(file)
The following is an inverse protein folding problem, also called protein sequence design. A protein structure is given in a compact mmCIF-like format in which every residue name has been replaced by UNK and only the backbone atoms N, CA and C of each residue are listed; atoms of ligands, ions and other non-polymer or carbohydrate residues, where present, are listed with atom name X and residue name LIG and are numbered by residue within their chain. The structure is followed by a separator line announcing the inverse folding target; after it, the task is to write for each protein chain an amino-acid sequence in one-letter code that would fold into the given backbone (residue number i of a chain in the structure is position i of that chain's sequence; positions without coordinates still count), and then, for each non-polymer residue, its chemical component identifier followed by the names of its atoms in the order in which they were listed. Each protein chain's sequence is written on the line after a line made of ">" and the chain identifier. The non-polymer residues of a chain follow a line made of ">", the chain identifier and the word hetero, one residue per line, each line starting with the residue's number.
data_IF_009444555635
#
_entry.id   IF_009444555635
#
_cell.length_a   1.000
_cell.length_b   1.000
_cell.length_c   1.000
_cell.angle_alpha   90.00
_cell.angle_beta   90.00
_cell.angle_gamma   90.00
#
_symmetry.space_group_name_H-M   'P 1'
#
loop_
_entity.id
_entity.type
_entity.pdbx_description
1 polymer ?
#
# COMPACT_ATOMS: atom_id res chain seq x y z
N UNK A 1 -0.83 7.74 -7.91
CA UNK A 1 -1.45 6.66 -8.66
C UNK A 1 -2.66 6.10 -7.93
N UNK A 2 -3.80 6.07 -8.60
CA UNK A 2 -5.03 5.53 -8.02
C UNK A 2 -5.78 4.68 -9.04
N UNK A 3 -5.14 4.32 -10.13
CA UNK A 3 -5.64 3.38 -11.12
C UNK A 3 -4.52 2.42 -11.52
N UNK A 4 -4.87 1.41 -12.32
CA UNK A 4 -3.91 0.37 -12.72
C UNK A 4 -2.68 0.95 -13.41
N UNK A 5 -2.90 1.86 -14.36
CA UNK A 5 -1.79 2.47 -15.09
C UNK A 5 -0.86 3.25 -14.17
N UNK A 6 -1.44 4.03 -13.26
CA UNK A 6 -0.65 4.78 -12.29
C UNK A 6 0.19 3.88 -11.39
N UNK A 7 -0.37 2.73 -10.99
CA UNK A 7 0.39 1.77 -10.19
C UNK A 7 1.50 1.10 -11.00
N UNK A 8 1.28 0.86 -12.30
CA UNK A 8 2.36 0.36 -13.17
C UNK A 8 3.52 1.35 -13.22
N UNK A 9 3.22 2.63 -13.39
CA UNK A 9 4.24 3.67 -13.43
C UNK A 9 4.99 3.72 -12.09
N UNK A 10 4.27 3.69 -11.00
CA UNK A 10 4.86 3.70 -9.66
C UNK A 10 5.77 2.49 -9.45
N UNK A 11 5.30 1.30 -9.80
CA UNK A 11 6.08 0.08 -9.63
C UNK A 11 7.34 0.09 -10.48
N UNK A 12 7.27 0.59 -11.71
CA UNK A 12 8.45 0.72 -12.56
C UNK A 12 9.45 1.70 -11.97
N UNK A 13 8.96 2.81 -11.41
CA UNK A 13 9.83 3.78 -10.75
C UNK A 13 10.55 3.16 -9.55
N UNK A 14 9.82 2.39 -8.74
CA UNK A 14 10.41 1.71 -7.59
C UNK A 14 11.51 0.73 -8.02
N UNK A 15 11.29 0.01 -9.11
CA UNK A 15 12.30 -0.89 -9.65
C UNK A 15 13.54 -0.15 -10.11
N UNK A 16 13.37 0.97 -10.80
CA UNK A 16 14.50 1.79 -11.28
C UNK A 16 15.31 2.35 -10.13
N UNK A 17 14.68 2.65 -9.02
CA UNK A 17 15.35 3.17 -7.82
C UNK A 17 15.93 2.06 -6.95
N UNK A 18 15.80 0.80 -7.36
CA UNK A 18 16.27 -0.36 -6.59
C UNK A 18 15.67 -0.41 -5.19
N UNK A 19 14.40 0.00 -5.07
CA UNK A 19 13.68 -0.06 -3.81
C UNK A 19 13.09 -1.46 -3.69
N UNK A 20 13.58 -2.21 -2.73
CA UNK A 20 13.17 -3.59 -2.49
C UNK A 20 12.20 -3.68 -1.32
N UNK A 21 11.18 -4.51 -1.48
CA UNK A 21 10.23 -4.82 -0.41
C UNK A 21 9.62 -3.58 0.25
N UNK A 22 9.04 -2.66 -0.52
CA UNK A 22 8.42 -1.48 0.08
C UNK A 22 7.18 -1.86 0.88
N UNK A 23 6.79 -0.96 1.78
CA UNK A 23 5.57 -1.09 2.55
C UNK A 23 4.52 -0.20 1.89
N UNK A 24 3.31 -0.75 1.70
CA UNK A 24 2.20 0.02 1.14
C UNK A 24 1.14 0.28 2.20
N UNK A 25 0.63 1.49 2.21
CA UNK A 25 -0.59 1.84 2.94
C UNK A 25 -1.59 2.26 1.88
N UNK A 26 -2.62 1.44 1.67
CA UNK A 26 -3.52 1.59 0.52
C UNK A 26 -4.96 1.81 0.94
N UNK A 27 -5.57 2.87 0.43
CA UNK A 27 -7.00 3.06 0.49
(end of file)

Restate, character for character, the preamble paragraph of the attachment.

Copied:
The following is an inverse protein folding problem, also called protein sequence design. A protein structure is given in a compact mmCIF-like format in which every residue name has been replaced by UNK and only the backbone atoms N, CA and C of each residue are listed; atoms of ligands, ions and other non-polymer or carbohydrate residues, where present, are listed with atom name X and residue name LIG and are numbered by residue within their chain. The structure is followed by a separator line announcing the inverse folding target; after it, the task is to write for each protein chain an amino-acid sequence in one-letter code that would fold into the given backbone (residue number i of a chain in the structure is position i of that chain's sequence; positions without coordinates still count), and then, for each non-polymer residue, its chemical component identifier followed by the names of its atoms in the order in which they were listed. Each protein chain's sequence is written on the line after a line made of ">" and the chain identifier. The non-polymer residues of a chain follow a line made of ">", the chain identifier and the word hetero, one residue per line, each line starting with the residue's number.